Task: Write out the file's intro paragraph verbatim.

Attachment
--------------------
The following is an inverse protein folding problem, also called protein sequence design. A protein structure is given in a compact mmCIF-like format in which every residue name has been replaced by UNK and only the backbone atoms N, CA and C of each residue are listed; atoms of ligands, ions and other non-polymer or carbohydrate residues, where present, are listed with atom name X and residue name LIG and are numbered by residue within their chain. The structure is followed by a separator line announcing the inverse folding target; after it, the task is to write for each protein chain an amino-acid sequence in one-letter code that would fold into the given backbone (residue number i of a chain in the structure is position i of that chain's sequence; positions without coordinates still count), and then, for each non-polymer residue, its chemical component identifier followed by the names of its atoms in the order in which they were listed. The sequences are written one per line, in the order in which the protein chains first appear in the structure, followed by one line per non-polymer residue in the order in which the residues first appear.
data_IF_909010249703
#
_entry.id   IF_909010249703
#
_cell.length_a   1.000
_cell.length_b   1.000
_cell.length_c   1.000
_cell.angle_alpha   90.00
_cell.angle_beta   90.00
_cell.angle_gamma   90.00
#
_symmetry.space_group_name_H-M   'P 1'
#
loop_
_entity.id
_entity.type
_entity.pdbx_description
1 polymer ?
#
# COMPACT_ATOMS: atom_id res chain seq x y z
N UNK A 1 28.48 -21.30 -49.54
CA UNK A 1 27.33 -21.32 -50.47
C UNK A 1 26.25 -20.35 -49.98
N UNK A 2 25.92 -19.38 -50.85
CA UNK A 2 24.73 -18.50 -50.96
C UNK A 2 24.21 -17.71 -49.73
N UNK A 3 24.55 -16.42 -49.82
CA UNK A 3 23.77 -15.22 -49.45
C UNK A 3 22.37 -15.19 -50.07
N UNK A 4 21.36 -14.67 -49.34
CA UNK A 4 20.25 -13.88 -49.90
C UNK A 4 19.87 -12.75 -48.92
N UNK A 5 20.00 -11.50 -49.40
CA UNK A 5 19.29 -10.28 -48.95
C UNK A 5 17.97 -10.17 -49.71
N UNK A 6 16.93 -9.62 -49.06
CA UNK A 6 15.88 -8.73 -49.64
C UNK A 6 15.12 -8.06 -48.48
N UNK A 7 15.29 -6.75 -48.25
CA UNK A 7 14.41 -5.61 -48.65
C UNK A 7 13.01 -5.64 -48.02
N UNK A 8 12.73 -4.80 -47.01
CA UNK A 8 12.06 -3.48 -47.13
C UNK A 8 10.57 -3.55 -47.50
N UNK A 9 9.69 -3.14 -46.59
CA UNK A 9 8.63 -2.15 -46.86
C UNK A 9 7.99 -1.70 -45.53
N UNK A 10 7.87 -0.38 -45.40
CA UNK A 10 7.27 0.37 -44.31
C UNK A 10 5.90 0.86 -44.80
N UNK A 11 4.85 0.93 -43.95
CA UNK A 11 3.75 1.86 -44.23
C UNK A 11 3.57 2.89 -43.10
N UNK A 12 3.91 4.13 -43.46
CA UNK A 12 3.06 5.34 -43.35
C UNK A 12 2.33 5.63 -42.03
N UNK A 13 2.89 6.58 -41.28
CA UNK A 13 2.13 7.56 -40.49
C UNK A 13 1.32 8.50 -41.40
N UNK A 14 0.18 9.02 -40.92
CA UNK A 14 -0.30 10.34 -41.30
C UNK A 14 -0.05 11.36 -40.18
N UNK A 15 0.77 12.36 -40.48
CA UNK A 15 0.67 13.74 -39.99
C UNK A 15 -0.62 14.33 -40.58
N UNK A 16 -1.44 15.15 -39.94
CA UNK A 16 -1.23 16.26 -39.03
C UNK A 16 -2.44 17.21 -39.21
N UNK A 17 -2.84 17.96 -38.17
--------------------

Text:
The following is an inverse protein folding problem, also called protein sequence design. A protein structure is given in a compact mmCIF-like format in which every residue name has been replaced by UNK and only the backbone atoms N, CA and C of each residue are listed; atoms of ligands, ions and other non-polymer or carbohydrate residues, where present, are listed with atom name X and residue name LIG and are numbered by residue within their chain. The structure is followed by a separator line announcing the inverse folding target; after it, the task is to write for each protein chain an amino-acid sequence in one-letter code that would fold into the given backbone (residue number i of a chain in the structure is position i of that chain's sequence; positions without coordinates still count), and then, for each non-polymer residue, its chemical component identifier followed by the names of its atoms in the order in which they were listed. The sequences are written one per line, in the order in which the protein chains first appear in the structure, followed by one line per non-polymer residue in the order in which the residues first appear.